By Steven Kaplan
Perhaps the most important quality for success in tennis is steadiness and the avoidance of errors. It might come as a surprise then, that in practice "Blue Chips" miss more shots than “Five Stars,” while "Five Stars” miss more shots than “Four Stars,” etc.
November 16, 2011
By Luke Jensen
I am still fired up from this year’s U.S. Open … the most physical Grand Slam tournaments I've ever been a part of since I began playing them in 1983. Before the tournament began, there was an earthquake centered in Washington, D.C. and felt on the USTA Billie Jean King National Tennis Center with no physical damage to the site of the Open.
November 8, 2011
By Rob Polishook
A surfer sits out in the open ocean. The water is calm, the surfer is in complete control. Atop his surfboard, the surfer can enjoy the tranquility of his sport.
October 11, 2011
By Stanley Popovich
At times, our worries and anxieties can overwhelm us. In addition, our worries can distort our perception of what is reality and what is not. Here is a brief list of techniques that a tennis player can use to help gain a better perspective on things during their anxious moments.
September 28, 2011
By New York Tennis Magazine Staff
USTA Player Development has announced the hirings of Stanford Boster as a USTA National Coach for Men’s Tennis and Jayadeva Devashetty as a USTA National Coach. Boster and Devashetty have already begun their responsibilities and will facilitate coaching and training for players in the USTA Player Development program.
September 26, 2011
By Daniel Kresh
Though tennis may have more private lessons then most other sports, in the heat of a match players are often left to their own devices.
September 26, 2011
By Ajay Kumar
Honestly, after checking out every dictionary, the great minds have concluded that both “teaching” and “coaching” are synonymous—and no one will ever argue with that. But, how about trying to look at it in a different way? What can be so different about teaching and coaching? How could they be?
September 20, 2011
By Steven Kaplan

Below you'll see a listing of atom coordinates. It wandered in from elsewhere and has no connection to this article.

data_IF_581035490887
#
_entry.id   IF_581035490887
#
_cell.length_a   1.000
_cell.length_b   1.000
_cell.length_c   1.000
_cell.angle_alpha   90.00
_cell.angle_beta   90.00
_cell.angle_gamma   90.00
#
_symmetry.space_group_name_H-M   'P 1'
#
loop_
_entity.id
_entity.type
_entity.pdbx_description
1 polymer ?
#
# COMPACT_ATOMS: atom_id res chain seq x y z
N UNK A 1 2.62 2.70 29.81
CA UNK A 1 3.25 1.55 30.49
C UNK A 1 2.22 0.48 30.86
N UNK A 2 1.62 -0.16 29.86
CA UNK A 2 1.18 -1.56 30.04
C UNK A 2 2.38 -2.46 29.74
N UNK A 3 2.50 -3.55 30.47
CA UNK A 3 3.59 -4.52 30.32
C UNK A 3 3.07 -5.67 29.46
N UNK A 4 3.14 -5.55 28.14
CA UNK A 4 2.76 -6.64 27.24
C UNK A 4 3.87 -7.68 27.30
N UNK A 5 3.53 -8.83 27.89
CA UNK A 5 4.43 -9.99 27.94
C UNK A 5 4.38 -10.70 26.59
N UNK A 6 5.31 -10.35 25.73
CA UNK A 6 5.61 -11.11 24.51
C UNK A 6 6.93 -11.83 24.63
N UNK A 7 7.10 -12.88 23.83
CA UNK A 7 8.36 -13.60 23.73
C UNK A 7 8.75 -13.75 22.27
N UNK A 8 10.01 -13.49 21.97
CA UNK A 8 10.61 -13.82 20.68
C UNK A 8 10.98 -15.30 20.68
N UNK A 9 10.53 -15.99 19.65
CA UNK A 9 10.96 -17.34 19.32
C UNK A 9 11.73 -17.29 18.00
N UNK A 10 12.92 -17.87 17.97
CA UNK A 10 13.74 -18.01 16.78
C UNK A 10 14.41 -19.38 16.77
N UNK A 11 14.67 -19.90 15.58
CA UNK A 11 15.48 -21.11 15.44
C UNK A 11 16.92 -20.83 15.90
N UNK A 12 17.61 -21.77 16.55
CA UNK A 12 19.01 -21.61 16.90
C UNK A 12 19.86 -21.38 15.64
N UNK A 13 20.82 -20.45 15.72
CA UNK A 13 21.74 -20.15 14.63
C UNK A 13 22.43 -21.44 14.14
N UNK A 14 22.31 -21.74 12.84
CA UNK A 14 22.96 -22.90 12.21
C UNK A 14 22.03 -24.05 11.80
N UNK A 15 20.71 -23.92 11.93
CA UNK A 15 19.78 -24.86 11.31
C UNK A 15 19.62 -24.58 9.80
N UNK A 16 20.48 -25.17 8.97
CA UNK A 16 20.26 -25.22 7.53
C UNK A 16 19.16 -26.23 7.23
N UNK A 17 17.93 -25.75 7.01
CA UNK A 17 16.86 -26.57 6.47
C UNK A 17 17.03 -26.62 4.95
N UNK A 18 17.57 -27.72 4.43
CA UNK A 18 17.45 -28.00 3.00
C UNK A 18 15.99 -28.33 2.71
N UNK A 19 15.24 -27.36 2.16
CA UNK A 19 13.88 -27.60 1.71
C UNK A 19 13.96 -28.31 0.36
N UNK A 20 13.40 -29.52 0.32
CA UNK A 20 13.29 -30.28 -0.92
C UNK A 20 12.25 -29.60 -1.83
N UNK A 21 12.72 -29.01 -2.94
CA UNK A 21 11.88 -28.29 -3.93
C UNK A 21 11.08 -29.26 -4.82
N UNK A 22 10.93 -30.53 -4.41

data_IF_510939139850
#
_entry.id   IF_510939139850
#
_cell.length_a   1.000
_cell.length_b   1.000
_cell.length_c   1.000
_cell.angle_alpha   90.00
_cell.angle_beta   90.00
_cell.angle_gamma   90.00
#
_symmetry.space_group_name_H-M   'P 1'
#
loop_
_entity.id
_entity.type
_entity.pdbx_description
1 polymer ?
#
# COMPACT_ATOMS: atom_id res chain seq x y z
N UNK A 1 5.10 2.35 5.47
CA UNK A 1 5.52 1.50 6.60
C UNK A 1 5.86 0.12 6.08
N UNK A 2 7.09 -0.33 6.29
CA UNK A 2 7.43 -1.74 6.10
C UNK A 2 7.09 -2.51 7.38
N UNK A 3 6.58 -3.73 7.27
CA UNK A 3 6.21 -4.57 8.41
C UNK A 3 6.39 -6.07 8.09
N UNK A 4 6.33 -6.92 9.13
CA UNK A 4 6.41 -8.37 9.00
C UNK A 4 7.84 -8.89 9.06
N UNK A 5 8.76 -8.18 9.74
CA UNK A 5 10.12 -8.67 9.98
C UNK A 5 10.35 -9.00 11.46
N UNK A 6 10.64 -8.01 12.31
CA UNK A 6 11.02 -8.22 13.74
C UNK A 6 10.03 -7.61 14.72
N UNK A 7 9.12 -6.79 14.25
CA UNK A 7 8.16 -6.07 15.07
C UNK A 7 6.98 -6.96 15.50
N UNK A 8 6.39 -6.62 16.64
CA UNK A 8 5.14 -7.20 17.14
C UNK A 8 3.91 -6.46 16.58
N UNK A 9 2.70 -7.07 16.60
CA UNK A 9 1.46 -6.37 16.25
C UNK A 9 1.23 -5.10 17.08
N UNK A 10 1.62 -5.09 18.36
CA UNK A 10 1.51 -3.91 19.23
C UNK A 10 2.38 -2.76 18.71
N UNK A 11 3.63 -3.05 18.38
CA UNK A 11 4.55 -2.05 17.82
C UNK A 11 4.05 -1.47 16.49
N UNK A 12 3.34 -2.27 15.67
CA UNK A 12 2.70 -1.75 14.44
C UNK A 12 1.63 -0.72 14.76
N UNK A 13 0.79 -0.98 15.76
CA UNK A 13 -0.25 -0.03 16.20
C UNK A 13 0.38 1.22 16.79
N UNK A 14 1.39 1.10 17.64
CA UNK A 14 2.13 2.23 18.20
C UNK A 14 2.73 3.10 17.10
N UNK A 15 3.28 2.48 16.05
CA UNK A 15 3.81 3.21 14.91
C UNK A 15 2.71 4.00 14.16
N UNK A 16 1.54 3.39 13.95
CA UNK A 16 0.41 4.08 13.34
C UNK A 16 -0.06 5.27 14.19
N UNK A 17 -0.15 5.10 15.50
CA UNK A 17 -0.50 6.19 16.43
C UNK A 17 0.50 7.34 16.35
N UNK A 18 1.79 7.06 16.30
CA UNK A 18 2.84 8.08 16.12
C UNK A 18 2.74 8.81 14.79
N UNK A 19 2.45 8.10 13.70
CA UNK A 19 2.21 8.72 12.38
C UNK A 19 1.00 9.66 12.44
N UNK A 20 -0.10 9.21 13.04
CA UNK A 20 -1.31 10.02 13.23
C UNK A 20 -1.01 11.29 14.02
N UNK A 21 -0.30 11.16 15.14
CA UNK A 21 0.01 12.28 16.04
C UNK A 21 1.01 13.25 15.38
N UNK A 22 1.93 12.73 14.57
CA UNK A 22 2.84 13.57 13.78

The long-term growth and development of competitive young tennis athletes is best accomplished by working in concert with their biological and psychological development factors.
September 19, 2011
By Eric Faro
Every time you step onto the tennis court, you should learn something. Whether you are playing in the finals of a national tournament, or working on your slice serve out wide, you should have an objective as to what you are doing and be working on improving your game.
September 15, 2011
By Richard Thater
Monumental! Revolutionary! These are two of the powerful words used by tennis industry leaders to describe 10 & Under Tennis. Although QuickStart equipment is foundational when teaching tennis to children—smaller courts and racquets, softer, slower balls—remember that Lance Armstrong said the Tour de France is not about the bike … it is really about the mindset.
September 15, 2011
By Rob Polishook
We have all heard people say, “She played out of her mind!” referring to someone who played exceptionally well and beyond expectations. As an athlete, have you ever performed out of your mind? Either pitching to perfection, running like the wind or serving lights out?
September 15, 2011
By Luke Jensen
For any tennis player in the United States, the U.S. Open is the Mac Daddy of everything tennis … it is the biggest tournament in the world. This event has the biggest monetary prize to win; it is played in the biggest tennis stadium in the world and is played in the greatest city in the world … New York City!